Big Shots (1987)

17 Apr

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Smith’s Verdict: ***

Reviewed by Tanner Smith

“Big Shots” comes across as a sort-of modern-day retelling of “Tom Sawyer” and “Huckleberry Finn.” The film features two young boys from opposite sides of the tracks—one (who’s white) is from a nice suburban home (he reminds me of Tom Sawyer in some sense) and the other (who’s black) is a street kid in Chicago (he, of course, reminds me of Huck). They team up to have all sorts of improbable yet enjoyable adventures and also become the best of friends.

We start off getting to know the suburbanite kid named Obie (Ricky Busker), who is about eleven years old. The film opens with him and his father going fishing in a boat on the lake. His father is trying to tell him about the birds and the bees but Obie disgustedly complains, “How come you gotta tell me this sick stuff all the time?” His father replies, “My father never told me at your age.” Obie asks, “Then why do you have to tell me?” In a few days, the father dies of a fatal heart attack, leaving Obie distraught with the only heirloom that his father would love for him to have—his watch. Obie runs away from his safe urban home and drives his bike into the streets of downtown Chicago. It isn’t long before he gets mugged, with his bike and his father’s watch stolen.

He meets Scam (Darius McCrary), a boy about the same age as Obie. He’s a homeless kid who lives in the basement of a hotel, lying to the desk clerk that his father is coming. He’s a smooth-talking, wise-cracking kid with a lot of tricks up his sleeves—like carrying cap guns to pose as threats and lying a lot. He decides to help Obie get his watch back. This leads them to a character named Johnny Red (Paul Winfield), a jive-talking hustler, and a crooked pawn shop owner (Robert Prosky). It also leads them to a series of adventures that would fit in at a lineup of TV cop shows. These two eleven-year-old kids are driving like they’re in a TV cop show. They have a chase scene where they race to escape the oncoming cops after they rob that pawn shop with realistic-looking cap guns.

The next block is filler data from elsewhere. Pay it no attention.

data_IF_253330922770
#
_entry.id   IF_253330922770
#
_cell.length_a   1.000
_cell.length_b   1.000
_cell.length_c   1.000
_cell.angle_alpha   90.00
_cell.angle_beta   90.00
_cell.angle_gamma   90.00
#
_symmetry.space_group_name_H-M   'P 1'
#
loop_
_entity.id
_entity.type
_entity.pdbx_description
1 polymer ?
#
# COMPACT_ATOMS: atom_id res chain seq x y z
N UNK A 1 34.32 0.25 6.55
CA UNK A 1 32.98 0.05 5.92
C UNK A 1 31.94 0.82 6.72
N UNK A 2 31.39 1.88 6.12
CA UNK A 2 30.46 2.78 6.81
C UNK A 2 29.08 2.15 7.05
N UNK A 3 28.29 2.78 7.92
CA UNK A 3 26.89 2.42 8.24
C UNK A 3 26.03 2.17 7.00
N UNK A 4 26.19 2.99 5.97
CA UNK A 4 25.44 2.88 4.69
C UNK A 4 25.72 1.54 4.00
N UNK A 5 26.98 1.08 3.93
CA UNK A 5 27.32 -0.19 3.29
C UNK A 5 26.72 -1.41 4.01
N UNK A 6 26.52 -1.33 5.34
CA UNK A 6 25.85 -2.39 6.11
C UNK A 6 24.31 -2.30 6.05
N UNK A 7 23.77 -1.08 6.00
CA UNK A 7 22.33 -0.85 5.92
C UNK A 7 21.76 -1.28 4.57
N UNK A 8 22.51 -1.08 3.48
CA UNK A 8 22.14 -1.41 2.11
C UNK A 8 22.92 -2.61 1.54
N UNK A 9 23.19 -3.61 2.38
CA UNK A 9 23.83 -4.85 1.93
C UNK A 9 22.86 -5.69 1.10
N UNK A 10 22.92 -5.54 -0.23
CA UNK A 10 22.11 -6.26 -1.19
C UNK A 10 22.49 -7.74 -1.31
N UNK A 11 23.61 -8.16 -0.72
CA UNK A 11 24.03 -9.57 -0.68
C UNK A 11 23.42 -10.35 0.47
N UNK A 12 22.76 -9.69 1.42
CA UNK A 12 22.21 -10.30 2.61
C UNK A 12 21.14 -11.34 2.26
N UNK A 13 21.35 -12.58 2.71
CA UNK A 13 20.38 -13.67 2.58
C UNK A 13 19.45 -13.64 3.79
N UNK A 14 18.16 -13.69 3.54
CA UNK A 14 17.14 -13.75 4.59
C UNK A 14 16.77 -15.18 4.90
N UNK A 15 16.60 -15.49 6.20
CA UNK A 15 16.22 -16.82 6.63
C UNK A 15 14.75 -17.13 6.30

Those scenes are improbable and ultimately ridiculous. And the movie shows a lot of adventures for these kids to overcome, like driving all the way to Louisiana with a car they stole. They search for Scam’s father but all they have to go on is an old driver’s license. Anyway, the stolen car belongs to two mobsters (Robert Joy and Jerzy Skolimowski) who chase the kids down to get their car back. Why? Because the car has a dead body in its trunk. The kids don’t know that. They just know these two guys are bad news.

Like I said, this is completely ridiculous. What I liked about “Big Shots” were the performances by Ricky Busker and Darius McCrary and the friendship their characters develop. They’re fun to watch, even through the action sequences. And there’s a heart to the story when the kids actually take time to talk about their own fathers—how one of them is dead and the other is gone away. Obie lost his own father and really wants to help Scam get to his—so there’s a sense of redemption. I liked these two kids. Ricky Busker is a bit annoying as Obie at first but as the movie progresses, so does he. Darius McCrary is appealingly wise-cracking as Scam.

I’m giving “Big Shots” three stars. It’s not a great movie but an enjoyable one. If the director Robert Mandel wanted a better movie, he would’ve actually told a story about these two kids instead of surrounding them with all sorts of ridiculousness.

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One Response to “Big Shots (1987)”

  1. Marc June 28, 2014 at 12:11 am #

    Thank You! Been looking for this film for ages. 😀

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